Scotland in the Fall
Where to see the best autumn colour
Scotland in the Fall, or autumn as we call it, is a great time to visit. But when will the colours be at their peak? It can be good well into November but varies a little from year to year, depending on frost and windspeeds. Here are some tips on the parts of Scotland that put on a good show of autumn tints.
Scotland in autumn is a good time to visit. All of the tourism literature you are likely to read suggests this.
In fact, autumn appears to have been invented for the benefit of aspiring tourism copywriters to use as an exercise in over-description.
In short, it's when " the stunning scenery is further complemented by a wild array of resplendent ochres, reds, golds and russets..." Yes, yes - we know. You don't have to tell us every shade. Or maybe you do if you are Scotland's main tourism agency.
So, as for the autumn colours, let's just take it as red (ho-ho) that if you time it right, you'll see plenty of glorious shades, not just in the woodlands, but also the moors and fields.
Enjoy this gallery of some some typical autumn days here in Scotland. It will give you some good ideas of where to go to see autumn colours.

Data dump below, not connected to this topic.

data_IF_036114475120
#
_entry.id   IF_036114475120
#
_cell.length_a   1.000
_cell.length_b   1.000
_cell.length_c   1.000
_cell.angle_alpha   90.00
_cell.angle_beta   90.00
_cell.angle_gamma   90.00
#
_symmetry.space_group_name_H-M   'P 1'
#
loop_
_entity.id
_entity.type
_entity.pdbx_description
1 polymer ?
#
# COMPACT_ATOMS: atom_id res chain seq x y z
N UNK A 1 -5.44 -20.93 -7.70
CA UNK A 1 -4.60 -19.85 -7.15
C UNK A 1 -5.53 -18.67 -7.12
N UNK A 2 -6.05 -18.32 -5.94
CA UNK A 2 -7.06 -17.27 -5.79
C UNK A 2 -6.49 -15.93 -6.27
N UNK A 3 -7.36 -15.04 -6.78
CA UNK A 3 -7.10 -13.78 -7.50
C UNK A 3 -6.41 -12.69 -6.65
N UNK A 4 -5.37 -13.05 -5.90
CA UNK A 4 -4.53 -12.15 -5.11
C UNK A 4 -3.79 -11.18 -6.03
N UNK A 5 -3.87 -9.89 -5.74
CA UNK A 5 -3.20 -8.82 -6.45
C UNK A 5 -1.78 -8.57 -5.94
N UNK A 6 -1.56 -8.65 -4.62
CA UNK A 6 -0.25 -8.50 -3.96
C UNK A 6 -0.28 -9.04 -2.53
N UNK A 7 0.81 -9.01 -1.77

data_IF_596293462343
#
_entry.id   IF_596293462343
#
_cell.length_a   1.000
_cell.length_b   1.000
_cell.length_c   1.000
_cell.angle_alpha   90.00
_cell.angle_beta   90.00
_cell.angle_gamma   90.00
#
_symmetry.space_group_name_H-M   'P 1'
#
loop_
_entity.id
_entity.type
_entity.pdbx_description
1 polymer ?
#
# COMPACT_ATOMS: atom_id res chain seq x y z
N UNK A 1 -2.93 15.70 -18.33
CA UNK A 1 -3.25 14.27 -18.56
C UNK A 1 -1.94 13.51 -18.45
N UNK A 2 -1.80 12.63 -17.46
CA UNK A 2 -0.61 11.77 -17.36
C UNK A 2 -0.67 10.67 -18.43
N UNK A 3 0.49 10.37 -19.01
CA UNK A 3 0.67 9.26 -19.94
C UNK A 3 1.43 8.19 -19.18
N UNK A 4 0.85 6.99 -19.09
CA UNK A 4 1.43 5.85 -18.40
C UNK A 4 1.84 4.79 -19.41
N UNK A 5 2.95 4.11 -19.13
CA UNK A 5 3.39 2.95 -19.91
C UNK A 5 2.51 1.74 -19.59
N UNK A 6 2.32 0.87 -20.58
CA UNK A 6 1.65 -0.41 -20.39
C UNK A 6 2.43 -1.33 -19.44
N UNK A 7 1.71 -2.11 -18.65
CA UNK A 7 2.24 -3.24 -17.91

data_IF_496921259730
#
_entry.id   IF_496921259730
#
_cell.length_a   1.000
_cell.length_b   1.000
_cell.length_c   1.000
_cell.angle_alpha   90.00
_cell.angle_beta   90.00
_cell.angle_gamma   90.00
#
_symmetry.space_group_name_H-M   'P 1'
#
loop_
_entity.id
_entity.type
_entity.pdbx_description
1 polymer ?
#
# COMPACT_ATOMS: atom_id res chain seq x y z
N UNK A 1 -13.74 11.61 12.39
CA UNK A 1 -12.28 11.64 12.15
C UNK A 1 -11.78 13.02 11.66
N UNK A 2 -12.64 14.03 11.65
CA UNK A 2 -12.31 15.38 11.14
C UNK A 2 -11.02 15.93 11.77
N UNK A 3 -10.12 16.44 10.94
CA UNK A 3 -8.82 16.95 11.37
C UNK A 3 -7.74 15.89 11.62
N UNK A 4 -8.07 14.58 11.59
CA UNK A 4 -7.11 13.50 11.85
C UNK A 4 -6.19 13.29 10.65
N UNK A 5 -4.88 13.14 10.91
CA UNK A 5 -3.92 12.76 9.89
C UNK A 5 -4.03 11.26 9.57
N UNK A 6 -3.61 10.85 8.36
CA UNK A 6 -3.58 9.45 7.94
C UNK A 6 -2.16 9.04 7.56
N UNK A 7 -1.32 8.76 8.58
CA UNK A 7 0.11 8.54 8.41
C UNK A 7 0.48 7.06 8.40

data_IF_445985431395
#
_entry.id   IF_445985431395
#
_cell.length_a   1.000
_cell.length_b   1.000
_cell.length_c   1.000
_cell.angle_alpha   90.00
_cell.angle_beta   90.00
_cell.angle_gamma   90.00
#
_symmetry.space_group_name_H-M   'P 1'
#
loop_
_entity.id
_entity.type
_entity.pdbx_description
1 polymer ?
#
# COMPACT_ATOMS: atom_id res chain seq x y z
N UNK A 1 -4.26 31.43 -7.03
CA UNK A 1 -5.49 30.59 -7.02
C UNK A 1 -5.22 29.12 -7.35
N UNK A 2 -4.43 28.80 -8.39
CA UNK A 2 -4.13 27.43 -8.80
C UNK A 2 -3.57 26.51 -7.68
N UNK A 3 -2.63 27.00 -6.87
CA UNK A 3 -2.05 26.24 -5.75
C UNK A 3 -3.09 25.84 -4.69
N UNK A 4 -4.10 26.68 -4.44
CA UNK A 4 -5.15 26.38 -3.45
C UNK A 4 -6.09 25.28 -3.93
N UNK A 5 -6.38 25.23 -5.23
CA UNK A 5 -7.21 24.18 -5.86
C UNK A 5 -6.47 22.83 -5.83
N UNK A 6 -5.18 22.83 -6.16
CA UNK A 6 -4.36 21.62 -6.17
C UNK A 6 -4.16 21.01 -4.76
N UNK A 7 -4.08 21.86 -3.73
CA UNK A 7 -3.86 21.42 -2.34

When Does Autumn Start In Scotland?
You know, people write to me about this. And the answer is: it all depends - on wind and weather, obviously, and whether or not there's been a sharp frost to colour things up, or an October gale to strip the trees.
So, I'm not going to stick my neck out very far on this one. But see the photo of the Trossachs here...
Autumn Tour Of Scotland
You could start in Edinburgh's Royal Botanic Gardens, though even city-centre Princes Street Gardens colours up nicely.
Further down is a picture taken up in the moorland of the Pentland Hills, just a few miles from the city - by way of a reminder that Fall color in Scotland isn't just about trees.
You may even prefer the subtlety of the tweedy shades. (Nah...)
Also, as you will see if you browse the wee gallery on this page, autumn in Scotland is as much about quality of light as it is about displays of leaf colour.
No, wait, who am I trying to kid? Everyone loves the leaves!
Perthshire - Great For Autumn Colours
From the Edinburgh area head up to Perthshire. The picture below shows the valley of the River Earn between Crieff and Comrie in Perthshire. The pleasant little town of Comrie is a good centre if you care to tour west Perthshire, away from the 'A9 corridor', the main road northwards.
Having said that, you will find plenty of autumn trees colouring up at places like Dunkeld, on the River Tay, or Blairgowrie further east.
Autumn Colour Overkill
- The Enchanted Forest At Pitlochry
If daylight tints of foliage and field are not quite enough, then you could always try the Enchanted Forest, held every year at Pitlochry, Perthshire, for most of the month of October
It's basically a very fancy sound and light show.
Very fancy indeed and much enjoyed by enthusiasts of that sort of thing. Tough luck if you're a wee bird trying to get a bit of shut-eye at the night time roost.